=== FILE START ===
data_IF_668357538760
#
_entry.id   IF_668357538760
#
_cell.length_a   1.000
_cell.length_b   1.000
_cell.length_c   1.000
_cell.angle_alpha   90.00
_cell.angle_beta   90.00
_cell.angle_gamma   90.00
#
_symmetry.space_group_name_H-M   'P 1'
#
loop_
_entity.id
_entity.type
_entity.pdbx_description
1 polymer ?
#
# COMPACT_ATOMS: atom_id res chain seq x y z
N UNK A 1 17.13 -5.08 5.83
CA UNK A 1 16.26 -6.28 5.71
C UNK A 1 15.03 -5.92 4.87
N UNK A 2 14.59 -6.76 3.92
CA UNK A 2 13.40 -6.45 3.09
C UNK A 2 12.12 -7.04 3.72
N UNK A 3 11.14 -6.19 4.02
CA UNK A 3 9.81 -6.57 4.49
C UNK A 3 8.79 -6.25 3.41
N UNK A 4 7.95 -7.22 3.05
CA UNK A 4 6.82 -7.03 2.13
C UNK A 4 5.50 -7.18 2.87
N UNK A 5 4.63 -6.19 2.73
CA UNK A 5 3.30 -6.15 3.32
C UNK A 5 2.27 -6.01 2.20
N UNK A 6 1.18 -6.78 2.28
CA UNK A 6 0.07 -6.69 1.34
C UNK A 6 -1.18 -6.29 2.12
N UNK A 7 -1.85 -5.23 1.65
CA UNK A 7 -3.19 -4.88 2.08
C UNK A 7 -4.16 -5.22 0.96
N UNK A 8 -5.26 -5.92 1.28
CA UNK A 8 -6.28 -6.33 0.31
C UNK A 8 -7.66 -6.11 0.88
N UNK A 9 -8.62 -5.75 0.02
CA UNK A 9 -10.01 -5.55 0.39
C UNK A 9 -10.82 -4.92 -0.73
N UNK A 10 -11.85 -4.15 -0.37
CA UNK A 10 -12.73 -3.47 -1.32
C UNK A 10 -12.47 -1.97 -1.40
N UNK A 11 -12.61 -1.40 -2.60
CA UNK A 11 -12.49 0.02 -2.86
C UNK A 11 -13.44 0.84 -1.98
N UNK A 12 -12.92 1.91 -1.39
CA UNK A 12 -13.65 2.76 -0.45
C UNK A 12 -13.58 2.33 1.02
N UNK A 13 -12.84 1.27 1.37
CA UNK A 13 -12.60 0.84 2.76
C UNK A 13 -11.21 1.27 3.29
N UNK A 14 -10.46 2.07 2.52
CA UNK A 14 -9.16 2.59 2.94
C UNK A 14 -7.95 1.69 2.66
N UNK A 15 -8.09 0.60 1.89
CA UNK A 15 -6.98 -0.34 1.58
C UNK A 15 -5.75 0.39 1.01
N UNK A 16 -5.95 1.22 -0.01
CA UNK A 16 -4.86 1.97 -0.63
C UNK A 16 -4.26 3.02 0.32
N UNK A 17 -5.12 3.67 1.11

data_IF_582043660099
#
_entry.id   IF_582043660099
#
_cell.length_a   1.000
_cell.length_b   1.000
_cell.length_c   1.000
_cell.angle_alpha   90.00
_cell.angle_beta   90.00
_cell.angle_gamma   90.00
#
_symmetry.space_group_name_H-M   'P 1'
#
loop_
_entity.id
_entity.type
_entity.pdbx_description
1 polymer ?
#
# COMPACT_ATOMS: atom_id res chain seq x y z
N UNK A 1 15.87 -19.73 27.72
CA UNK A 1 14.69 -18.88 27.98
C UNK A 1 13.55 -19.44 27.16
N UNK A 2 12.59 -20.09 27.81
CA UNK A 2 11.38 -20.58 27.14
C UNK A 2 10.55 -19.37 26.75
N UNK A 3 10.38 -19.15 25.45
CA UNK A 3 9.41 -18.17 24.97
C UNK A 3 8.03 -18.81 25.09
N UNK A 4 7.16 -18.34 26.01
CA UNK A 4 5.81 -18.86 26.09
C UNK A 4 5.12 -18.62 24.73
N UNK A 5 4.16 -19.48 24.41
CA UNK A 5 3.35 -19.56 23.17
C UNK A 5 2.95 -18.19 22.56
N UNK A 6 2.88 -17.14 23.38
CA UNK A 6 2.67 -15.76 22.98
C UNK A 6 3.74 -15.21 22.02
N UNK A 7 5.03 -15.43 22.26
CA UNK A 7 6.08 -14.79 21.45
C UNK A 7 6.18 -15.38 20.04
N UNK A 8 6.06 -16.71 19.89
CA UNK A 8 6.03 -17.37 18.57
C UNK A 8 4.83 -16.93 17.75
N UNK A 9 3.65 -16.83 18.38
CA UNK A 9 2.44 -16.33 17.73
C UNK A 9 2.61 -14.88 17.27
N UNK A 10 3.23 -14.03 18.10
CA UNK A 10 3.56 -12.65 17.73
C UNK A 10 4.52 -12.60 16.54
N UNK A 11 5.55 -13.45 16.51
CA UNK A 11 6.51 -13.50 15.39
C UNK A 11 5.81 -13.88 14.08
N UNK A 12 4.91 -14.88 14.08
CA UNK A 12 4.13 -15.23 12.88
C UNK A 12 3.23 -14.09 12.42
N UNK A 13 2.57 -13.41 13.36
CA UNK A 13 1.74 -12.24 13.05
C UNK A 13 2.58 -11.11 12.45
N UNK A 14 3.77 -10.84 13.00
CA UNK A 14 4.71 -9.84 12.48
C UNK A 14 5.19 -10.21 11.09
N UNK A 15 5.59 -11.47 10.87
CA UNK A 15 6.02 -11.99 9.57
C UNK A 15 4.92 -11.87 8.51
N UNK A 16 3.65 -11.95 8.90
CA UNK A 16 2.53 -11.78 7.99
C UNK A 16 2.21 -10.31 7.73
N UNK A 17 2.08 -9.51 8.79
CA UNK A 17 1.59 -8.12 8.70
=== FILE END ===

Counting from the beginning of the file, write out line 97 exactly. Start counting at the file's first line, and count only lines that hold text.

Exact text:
CA UNK A 3 9.41 -18.17 24.97